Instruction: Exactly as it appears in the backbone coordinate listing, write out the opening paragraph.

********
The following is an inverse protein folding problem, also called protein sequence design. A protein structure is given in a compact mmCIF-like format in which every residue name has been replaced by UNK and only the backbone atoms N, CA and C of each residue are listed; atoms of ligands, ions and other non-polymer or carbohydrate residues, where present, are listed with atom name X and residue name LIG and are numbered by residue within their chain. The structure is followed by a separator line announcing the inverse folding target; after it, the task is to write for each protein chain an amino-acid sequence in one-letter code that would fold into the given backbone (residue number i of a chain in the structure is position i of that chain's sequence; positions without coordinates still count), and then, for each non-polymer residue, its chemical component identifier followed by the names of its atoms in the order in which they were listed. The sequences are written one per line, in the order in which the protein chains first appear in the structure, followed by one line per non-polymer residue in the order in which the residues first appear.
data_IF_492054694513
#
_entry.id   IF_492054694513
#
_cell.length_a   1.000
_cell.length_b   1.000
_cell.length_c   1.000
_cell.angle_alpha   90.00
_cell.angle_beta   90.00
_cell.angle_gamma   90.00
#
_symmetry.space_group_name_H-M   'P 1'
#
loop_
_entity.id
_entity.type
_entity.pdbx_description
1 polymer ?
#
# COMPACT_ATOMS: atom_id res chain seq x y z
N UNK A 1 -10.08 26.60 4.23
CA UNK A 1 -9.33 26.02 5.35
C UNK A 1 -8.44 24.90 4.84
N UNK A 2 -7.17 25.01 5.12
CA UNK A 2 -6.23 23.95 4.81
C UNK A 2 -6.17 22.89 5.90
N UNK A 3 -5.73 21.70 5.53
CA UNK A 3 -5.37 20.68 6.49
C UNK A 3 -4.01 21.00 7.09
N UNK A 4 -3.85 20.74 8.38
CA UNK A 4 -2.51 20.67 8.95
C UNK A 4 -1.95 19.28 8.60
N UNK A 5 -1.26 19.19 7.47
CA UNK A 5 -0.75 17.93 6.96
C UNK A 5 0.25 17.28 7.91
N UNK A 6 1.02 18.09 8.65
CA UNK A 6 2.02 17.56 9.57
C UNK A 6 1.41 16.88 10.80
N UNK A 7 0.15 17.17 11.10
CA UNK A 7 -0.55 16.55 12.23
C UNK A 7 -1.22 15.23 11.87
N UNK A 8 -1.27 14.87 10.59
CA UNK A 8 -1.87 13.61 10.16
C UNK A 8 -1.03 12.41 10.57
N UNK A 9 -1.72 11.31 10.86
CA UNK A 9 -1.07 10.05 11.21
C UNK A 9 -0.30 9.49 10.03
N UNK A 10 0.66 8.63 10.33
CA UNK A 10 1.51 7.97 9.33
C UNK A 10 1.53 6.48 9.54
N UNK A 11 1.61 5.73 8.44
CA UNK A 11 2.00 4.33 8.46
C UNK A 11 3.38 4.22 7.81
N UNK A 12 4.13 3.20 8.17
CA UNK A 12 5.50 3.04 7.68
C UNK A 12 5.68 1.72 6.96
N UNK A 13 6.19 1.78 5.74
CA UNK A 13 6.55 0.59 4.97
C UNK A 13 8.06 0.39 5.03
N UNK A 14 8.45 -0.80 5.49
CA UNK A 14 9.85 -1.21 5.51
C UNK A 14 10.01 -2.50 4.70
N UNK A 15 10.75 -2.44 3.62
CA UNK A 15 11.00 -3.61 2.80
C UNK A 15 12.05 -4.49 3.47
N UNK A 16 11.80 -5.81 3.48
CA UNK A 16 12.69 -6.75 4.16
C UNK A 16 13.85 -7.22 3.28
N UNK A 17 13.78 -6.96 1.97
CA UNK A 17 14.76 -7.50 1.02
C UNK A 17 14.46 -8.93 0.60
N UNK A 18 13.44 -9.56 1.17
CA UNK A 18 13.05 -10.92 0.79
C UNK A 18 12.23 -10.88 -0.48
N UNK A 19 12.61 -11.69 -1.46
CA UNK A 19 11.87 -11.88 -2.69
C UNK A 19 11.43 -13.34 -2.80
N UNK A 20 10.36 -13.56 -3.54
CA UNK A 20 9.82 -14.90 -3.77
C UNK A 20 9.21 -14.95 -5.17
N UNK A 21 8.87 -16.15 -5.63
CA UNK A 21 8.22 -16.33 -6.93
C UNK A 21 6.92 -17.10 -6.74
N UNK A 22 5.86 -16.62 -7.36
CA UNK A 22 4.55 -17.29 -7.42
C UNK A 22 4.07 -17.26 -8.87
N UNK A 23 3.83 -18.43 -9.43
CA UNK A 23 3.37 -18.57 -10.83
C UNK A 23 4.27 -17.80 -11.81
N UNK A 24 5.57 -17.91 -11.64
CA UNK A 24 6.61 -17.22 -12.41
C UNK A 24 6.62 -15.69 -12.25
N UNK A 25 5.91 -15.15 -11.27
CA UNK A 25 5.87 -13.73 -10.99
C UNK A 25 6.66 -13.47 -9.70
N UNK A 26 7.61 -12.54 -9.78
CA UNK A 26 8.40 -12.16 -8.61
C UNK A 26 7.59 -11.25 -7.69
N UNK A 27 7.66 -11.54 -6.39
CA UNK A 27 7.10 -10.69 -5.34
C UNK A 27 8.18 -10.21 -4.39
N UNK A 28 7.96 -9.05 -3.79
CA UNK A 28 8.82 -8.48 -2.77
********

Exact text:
The following is an inverse protein folding problem, also called protein sequence design. A protein structure is given in a compact mmCIF-like format in which every residue name has been replaced by UNK and only the backbone atoms N, CA and C of each residue are listed; atoms of ligands, ions and other non-polymer or carbohydrate residues, where present, are listed with atom name X and residue name LIG and are numbered by residue within their chain. The structure is followed by a separator line announcing the inverse folding target; after it, the task is to write for each protein chain an amino-acid sequence in one-letter code that would fold into the given backbone (residue number i of a chain in the structure is position i of that chain's sequence; positions without coordinates still count), and then, for each non-polymer residue, its chemical component identifier followed by the names of its atoms in the order in which they were listed. The sequences are written one per line, in the order in which the protein chains first appear in the structure, followed by one line per non-polymer residue in the order in which the residues first appear.